Guy Rais was a name that resounded in Fleet Street for most of his 35-year career as a Daily Telegraph reporter covering events from war and man-made or natural disasters to the doings and undoing of notorious criminals. At the grand old age of 95, he has died.
Rare among journalists, of his generation or any other, in that he seemed to be liked by almost everyone he encountered, Guy (pictured above with former Telegraph colleague Wendy Holden) leaves a long trail of anecdotes bearing witness to his inimitable, eccentric ways.
More than one judge in the assizes and, later, crown courts of England and Wales, caught his heavy stage whispers from the press bench complaining about the quality of evidence – “the man’s clearly lying” – or simply his own ability to hear what was being said.
“What did the silly old weaselbag say?" he’d ask colleagues, not necessarily those seated closest. At least once, a judge would overhear him – this was not difficult – and invite Guy to sit beside him on the bench in the interests of accuracy.
His theatrically bombastic demeanour served him well abroad as well as when covering UK stories. During the Algerian war of independence, a French military commander close to General de Gaulle was sufficiently impressed to grant him an exclusive interview that was reprinted on the front page of Le Monde. Less impressed, aggrieved French journalists retaliated by using his bowler hat, an accessory identifying him as a neutral non-combatant, as a pissoir.
As a younger Telegraph reporter, and before that when at the Press Association, I often worked with Guy. He was, as I have previously described him, a “one-off marvel of Fleet Street's finest days", and a procession of former colleagues have contributed their own memories at my own Salut! website.
Guy was undoubtedly, in his own way, a rogue – though of the sort even Hacked Off might have regarded as lovable. He used his natural charm to encourage those who might otherwise say nothing to tell him quite a lot, and I cannot find the slightest reason to fault him for that.
People who met him invariably spoke highly of the experience. A reader of his Telegraph obituary recalled: "I was once interviewed by this charming man and his photographer over an enjoyable and very liquid lunch. Reading his piece in the Telegraph next day it was clear that he remembered much more of the event than I!"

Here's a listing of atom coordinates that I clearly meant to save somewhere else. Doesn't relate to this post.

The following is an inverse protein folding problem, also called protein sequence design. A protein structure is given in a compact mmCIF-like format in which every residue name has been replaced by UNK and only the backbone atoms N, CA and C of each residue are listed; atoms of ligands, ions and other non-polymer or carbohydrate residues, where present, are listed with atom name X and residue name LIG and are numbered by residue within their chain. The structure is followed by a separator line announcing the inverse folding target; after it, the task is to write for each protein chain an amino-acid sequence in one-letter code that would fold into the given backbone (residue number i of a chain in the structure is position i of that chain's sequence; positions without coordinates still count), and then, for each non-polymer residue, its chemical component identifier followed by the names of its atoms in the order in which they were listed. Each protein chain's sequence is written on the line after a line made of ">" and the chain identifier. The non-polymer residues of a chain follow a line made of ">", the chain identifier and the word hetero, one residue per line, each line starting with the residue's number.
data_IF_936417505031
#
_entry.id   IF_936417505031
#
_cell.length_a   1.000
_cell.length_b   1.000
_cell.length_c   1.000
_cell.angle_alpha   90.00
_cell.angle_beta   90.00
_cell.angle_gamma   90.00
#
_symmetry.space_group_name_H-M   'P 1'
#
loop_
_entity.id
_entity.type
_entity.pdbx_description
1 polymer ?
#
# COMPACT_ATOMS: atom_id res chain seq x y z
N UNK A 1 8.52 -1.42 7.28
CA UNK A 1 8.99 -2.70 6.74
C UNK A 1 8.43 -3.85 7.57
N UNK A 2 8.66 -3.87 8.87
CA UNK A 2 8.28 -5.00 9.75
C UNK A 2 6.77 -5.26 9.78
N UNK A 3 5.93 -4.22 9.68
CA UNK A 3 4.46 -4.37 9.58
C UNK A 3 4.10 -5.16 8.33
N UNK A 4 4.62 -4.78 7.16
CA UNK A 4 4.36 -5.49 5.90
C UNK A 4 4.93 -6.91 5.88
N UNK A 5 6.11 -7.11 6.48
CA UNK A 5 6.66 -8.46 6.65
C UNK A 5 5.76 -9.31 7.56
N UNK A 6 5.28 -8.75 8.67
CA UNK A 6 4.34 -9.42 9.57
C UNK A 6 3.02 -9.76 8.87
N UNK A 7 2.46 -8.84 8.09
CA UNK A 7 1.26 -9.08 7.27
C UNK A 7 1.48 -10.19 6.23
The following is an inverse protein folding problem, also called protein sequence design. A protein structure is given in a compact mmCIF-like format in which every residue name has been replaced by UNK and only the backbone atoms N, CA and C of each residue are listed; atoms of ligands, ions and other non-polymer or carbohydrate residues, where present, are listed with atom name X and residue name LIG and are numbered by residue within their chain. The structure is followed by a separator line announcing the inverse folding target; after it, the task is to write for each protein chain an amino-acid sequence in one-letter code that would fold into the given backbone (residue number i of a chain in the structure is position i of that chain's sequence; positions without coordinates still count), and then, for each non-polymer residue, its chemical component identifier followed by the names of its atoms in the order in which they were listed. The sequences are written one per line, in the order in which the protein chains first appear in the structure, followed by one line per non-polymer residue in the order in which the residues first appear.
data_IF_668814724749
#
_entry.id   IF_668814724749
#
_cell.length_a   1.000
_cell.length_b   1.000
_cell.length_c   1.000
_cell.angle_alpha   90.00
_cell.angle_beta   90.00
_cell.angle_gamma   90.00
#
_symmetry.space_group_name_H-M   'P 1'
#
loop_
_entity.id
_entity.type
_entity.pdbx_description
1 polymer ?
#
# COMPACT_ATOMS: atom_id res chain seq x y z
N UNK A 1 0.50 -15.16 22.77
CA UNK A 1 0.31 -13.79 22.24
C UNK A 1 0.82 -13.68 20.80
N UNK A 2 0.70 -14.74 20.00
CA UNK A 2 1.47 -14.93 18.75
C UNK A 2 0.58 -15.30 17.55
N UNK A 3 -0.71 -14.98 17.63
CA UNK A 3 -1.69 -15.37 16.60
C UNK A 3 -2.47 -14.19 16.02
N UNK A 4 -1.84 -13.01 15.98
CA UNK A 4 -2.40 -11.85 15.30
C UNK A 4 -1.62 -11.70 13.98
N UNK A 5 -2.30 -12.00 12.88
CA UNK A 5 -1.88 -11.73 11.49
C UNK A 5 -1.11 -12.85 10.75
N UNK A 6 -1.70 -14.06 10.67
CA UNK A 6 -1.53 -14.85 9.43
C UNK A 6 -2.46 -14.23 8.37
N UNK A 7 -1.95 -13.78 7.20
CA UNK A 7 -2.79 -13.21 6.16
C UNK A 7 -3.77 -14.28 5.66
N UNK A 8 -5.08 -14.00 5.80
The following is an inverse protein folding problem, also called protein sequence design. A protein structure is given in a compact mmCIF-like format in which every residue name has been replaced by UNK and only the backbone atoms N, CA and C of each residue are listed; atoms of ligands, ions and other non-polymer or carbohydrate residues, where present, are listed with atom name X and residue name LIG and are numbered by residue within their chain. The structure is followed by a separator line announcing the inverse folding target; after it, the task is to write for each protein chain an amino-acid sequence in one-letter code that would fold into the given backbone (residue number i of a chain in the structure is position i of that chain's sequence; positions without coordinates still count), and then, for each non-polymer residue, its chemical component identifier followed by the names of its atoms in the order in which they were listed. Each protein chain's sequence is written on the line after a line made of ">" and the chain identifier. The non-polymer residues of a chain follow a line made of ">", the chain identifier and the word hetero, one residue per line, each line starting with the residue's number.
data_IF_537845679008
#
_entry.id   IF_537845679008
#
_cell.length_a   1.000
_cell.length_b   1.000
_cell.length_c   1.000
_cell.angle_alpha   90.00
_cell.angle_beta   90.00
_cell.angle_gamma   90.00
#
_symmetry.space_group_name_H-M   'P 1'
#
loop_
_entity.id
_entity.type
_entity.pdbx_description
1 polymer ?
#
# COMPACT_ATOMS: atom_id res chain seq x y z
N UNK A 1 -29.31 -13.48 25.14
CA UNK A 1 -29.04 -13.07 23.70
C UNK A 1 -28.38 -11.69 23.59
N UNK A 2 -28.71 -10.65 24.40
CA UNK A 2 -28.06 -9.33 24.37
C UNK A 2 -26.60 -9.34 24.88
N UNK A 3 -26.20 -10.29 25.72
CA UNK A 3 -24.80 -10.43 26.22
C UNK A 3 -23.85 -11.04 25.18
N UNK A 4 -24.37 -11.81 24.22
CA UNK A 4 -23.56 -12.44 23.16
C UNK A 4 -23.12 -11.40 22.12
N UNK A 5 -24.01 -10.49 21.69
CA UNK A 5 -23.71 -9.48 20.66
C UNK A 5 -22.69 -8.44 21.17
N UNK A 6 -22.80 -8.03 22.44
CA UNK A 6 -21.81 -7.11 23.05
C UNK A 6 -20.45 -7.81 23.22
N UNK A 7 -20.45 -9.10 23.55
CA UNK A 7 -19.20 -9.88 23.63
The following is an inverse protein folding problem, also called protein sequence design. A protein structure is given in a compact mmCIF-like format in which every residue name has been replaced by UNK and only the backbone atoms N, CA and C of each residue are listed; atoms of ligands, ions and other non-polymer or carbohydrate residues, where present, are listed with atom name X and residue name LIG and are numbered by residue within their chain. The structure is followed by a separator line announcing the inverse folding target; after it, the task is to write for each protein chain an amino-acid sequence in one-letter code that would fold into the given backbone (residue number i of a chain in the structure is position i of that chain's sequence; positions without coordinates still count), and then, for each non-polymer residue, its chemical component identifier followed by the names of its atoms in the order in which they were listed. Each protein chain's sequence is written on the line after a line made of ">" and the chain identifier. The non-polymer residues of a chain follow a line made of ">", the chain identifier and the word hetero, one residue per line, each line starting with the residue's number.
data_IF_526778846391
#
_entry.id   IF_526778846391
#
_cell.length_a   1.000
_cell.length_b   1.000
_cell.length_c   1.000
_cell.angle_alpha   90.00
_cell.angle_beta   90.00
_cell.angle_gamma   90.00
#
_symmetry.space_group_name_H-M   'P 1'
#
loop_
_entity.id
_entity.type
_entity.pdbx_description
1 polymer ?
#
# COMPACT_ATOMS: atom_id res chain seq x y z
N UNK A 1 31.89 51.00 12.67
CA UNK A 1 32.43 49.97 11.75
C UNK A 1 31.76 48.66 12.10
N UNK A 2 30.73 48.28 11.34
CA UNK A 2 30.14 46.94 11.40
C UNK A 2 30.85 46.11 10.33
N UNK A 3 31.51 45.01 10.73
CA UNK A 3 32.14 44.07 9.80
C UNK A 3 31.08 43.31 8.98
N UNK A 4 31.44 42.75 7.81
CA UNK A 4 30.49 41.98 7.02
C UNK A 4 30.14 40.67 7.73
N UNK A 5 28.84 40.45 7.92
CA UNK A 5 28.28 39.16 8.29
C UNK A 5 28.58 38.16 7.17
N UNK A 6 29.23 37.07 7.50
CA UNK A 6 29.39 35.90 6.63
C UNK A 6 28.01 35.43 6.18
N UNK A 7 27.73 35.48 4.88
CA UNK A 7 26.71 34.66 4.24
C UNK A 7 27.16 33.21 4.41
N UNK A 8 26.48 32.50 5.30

Indeed, Guy was impossible to dislike, even by the countless reporters who, covering the same story, would be badgered about what they saw as its main points. “What's your intro?” he’d ask. It was not so much a display of insecurity as a calculated device to reassure himself he had not missed a trick. And he asked so nicely that hardly anyone complained.
The gentlemanly manners and mischievous sense of humour were equally engaging. One judge, told by counsel of some mid-trial indiscretion by a Sunday newspaper, could barely disguise his fury, spluttering: "The press ought to be boiled in oil … though I naturally exclude my friend Mr Rais from this comment."
Stewart Payne, who joined The Daily Telegraph after Guy’s retirement, remembers an occasion both reported, for different newspapers, on a trial at Maidstone Crown Court.
“I no longer remember the case but cannot forget Guy's antics,” he says. “The morning had been fairly typical; the usual huffing and puffing from Guy as he took notes, about two words per page.
“At lunch we adjourned to a hotel bar where, as usual, we were all quizzed by Guy about our intros. He then disappeared and reappeared with pages of Press Association copy, presumably telexed or faxed to the hotel by the London office. He then disappeared again.
”He arrived back in the Press bench just as the case was resuming, plonking a large plastic bag at his feet. The evidence was dull and Guy soon announced that the judge should move things along a bit.
“He then emptied the plastic bag on to the press bench to reveal his purchase – a car battery charger. ‘It's very good, you know,’ he said as he disentangled various cables. The judge, who had already been supremely patient with Guy, was having no more. ‘Mr Rais’, he boomed. "If you wish to demonstrate the merits of a battery charger can you please wait until the court has retired for the day?’ ‘Certainly your honour", said Guy who then muttered ‘silly old weaselbag’. What a joy.”
Such stories will perplex the journalists working in today’s wholly different and much greyer media world. Guy was not even similar to his own contemporaries, but got away with how he was because he was also an unfailingly efficient operator. And whether he was covering the Cold War or red-hot conflict, coups d'état in Africa or the Great Train Robbery, or just those endless trials, he was a man the office could rely upon to file what was needed when it was needed. He was, in effect, the Telegraph’s chief reporter even before the paper began to use the title.
The funny, slightly bonkers side to Guy made his company a pleasure, at work and afterwards.
A niece remembers finding herself as an air hostess on a overnight stop in Tel Aviv when Guy was there as a reporter. Arranging to meet her uncle, she was taken aback by the “most peculiar shirt” he was wearing. “Sorry,” he said. “But I have run out. This is my pyjama jacket.”
Long into retirement, he would pop into the Telegraph’s offices, befriend young journalists, reacquaint himself with older ones and lure as many as possible to a wine bar where he would gladly plonk champagne on the table. While at the office, he might also wander into the office of the obituaries editor to update the story of his life the Telegraph would one day use. That splendid obituary, like these jottings, could hope to capture only a hint of a memorable colleague and friend.
Guy’s passing, on 1 July , leaves the inescapable feeling that journalism will not only never see his like again, but probably could not accommodate him it did.